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Hatchlings foil bid to remove divebombing hawk from Florida tree

By Jim Kavanagh, CNN
Retired Army Brig. Gen. Dud Gordon of Melbourne, Florida, shot this picture of a hawk that has attacked him three times.
Retired Army Brig. Gen. Dud Gordon of Melbourne, Florida, shot this picture of a hawk that has attacked him three times.
  • Appearance of chicks in Florida nest means "new ballgame"
  • Aggressive male bird has attacked retired general three times
  • Hatchlings to be taken to rehabilitation center Sunday

(CNN) -- Dud Gordon just can't seem to beat those birds.

The Melbourne, Florida, resident thought he was going to be relieved Friday of a red-shouldered hawk that had been divebombing him and his neighbors while protecting a brood of eggs in a tree in Gordon's yard.

"It's not gonna happen today. With any luck, tomorrow," a rueful Gordon said Saturday.

James Dean, the AAA Wildlife Removal trapper Gordon hired to remove the eggs, couldn't make it Friday, and the equation changed overnight.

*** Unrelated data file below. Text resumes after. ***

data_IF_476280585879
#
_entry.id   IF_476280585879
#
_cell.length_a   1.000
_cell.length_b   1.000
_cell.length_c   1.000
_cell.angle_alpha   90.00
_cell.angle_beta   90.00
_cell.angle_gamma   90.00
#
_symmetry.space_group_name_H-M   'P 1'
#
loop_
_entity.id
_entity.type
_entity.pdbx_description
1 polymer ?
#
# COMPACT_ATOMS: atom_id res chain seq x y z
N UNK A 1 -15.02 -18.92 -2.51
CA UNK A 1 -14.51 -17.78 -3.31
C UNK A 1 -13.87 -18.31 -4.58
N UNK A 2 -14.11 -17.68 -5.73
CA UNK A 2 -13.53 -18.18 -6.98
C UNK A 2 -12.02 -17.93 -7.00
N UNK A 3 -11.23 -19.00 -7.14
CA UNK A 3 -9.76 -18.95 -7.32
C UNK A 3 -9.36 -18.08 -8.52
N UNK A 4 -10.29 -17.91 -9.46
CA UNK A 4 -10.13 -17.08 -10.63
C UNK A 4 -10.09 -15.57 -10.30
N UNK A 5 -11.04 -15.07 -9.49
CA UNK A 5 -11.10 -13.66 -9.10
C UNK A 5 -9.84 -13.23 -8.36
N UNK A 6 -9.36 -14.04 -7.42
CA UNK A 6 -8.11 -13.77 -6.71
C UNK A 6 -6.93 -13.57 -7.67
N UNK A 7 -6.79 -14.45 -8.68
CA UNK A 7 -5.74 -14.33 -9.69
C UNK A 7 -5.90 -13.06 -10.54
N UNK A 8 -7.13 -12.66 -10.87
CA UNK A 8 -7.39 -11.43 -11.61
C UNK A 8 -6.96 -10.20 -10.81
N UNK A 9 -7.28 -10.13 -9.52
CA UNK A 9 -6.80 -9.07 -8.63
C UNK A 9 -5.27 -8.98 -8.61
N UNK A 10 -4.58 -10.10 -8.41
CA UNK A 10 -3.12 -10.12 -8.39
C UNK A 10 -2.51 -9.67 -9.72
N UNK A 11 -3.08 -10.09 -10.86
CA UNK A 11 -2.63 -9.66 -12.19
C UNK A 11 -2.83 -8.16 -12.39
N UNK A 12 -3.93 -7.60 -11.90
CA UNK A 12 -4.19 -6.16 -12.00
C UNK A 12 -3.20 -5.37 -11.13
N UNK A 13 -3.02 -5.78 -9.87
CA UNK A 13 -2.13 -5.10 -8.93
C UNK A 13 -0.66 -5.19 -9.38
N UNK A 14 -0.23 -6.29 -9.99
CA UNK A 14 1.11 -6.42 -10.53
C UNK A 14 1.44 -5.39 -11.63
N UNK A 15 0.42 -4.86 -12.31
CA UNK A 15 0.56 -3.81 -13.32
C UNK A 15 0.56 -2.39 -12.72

"Last night those eggs hatched, so new ball game now," Gordon said.

"I had figured they would be hatching soon due to the behavior of the mother," Dean said, based on Gordon's descriptions.

The original plan was to scare off the adult birds with pyrotechnics, grab the eggs and take them to the Brevard County Zoo to be incubated. Now Dean says he hopes to catch the parents in nets and have them relocated, while handing the chicks over to the Audubon Center for Birds of Prey in Maitland, Florida.

Audubon Society representatives could not be reached for comment.

James said he would remove the nest from the tree and donate it to the zoo for an educational exhibit.

The overly protective male hawk has sunk its talons into Gordon's scalp three times and has attacked his neighbors, as well. On Saturday morning while Gordon, Dean and a neighbor were standing on the lawn contemplating their next move, the bird landed just 15 feet from them, Gordon said.

"That guy is brazen, just absolutely brazen," Gordon, a retired Army brigadier general, said.

There's something about birds and military officers in Florida. Dean said two years ago he had to get rid of vultures that were harassing military brass trying to enter a Northrop Grumman Aerospace facility in Melbourne, 25 miles south of Cape Canaveral.

He didn't say whether any of the officers were full-bird colonels.

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